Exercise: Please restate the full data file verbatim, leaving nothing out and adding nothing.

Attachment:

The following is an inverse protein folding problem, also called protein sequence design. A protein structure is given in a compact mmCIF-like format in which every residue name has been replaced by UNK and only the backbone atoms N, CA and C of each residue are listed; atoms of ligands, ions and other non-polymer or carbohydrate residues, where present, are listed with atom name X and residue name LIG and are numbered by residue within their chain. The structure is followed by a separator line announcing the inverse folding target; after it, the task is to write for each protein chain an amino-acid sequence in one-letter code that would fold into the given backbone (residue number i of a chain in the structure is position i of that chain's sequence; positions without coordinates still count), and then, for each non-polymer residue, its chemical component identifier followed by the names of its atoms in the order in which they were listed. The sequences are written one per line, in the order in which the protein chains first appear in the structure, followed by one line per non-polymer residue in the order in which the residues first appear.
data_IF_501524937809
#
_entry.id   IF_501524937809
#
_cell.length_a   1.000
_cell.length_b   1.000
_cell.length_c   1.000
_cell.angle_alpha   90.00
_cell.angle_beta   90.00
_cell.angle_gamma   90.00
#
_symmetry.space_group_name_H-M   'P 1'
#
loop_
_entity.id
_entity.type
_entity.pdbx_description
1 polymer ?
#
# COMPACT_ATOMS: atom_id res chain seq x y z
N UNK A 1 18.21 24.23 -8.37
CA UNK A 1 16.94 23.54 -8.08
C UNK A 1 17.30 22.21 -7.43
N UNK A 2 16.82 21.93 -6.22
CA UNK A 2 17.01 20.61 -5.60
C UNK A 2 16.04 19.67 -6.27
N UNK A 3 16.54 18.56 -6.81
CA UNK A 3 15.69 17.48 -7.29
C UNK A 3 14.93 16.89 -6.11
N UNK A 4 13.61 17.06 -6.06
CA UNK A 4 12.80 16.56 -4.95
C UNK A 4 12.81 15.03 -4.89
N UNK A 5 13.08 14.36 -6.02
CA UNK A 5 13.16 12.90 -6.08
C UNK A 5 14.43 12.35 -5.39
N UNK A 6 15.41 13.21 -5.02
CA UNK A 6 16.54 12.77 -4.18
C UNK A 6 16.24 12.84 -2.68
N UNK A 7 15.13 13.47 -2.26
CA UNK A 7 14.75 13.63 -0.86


The following is an inverse protein folding problem, also called protein sequence design. A protein structure is given in a compact mmCIF-like format in which every residue name has been replaced by UNK and only the backbone atoms N, CA and C of each residue are listed; atoms of ligands, ions and other non-polymer or carbohydrate residues, where present, are listed with atom name X and residue name LIG and are numbered by residue within their chain. The structure is followed by a separator line announcing the inverse folding target; after it, the task is to write for each protein chain an amino-acid sequence in one-letter code that would fold into the given backbone (residue number i of a chain in the structure is position i of that chain's sequence; positions without coordinates still count), and then, for each non-polymer residue, its chemical component identifier followed by the names of its atoms in the order in which they were listed. The sequences are written one per line, in the order in which the protein chains first appear in the structure, followed by one line per non-polymer residue in the order in which the residues first appear.
data_IF_501524937809
#
_entry.id   IF_501524937809
#
_cell.length_a   1.000
_cell.length_b   1.000
_cell.length_c   1.000
_cell.angle_alpha   90.00
_cell.angle_beta   90.00
_cell.angle_gamma   90.00
#
_symmetry.space_group_name_H-M   'P 1'
#
loop_
_entity.id
_entity.type
_entity.pdbx_description
1 polymer ?
#
# COMPACT_ATOMS: atom_id res chain seq x y z
N UNK A 1 18.21 24.23 -8.37
CA UNK A 1 16.94 23.54 -8.08
C UNK A 1 17.30 22.21 -7.43
N UNK A 2 16.82 21.93 -6.22
CA UNK A 2 17.01 20.61 -5.60
C UNK A 2 16.04 19.67 -6.27
N UNK A 3 16.54 18.56 -6.81
CA UNK A 3 15.69 17.48 -7.29
C UNK A 3 14.93 16.89 -6.11
N UNK A 4 13.61 17.06 -6.06
CA UNK A 4 12.80 16.56 -4.95
C UNK A 4 12.81 15.03 -4.89
N UNK A 5 13.08 14.36 -6.02
CA UNK A 5 13.16 12.90 -6.08
C UNK A 5 14.43 12.35 -5.39
N UNK A 6 15.41 13.21 -5.02
CA UNK A 6 16.54 12.77 -4.18
C UNK A 6 16.24 12.84 -2.68
N UNK A 7 15.13 13.47 -2.26
CA UNK A 7 14.75 13.63 -0.86